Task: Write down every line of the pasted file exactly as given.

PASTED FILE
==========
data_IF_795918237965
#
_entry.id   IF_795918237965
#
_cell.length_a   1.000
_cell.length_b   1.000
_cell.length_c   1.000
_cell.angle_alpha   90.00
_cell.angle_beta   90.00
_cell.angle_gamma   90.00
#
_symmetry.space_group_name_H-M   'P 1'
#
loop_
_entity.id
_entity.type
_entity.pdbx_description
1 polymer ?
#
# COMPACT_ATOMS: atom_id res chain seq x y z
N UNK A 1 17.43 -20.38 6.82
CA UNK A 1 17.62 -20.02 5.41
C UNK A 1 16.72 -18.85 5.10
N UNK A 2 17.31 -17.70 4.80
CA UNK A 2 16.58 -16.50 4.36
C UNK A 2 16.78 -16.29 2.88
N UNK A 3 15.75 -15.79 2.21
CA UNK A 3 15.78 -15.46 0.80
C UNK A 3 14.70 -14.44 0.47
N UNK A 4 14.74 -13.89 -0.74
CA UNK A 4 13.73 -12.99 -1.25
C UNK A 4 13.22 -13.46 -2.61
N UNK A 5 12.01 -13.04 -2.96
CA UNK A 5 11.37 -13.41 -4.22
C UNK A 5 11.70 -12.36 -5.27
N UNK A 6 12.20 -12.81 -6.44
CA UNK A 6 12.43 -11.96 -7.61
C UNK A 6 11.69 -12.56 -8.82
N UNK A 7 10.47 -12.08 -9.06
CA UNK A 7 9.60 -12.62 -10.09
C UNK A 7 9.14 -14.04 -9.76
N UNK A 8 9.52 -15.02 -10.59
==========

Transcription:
data_IF_795918237965
#
_entry.id   IF_795918237965
#
_cell.length_a   1.000
_cell.length_b   1.000
_cell.length_c   1.000
_cell.angle_alpha   90.00
_cell.angle_beta   90.00
_cell.angle_gamma   90.00
#
_symmetry.space_group_name_H-M   'P 1'
#
loop_
_entity.id
_entity.type
_entity.pdbx_description
1 polymer ?
#
# COMPACT_ATOMS: atom_id res chain seq x y z
N UNK A 1 17.43 -20.38 6.82
CA UNK A 1 17.62 -20.02 5.41
C UNK A 1 16.72 -18.85 5.10
N UNK A 2 17.31 -17.70 4.80
CA UNK A 2 16.58 -16.50 4.36
C UNK A 2 16.78 -16.29 2.88
N UNK A 3 15.75 -15.79 2.21
CA UNK A 3 15.78 -15.46 0.80
C UNK A 3 14.70 -14.44 0.47
N UNK A 4 14.74 -13.89 -0.74
CA UNK A 4 13.73 -12.99 -1.25
C UNK A 4 13.22 -13.46 -2.61
N UNK A 5 12.01 -13.04 -2.96
CA UNK A 5 11.37 -13.41 -4.22
C UNK A 5 11.70 -12.36 -5.27
N UNK A 6 12.20 -12.81 -6.44
CA UNK A 6 12.43 -11.96 -7.61
C UNK A 6 11.69 -12.56 -8.82
N UNK A 7 10.47 -12.08 -9.06
CA UNK A 7 9.60 -12.62 -10.09
C UNK A 7 9.14 -14.04 -9.76
N UNK A 8 9.52 -15.02 -10.59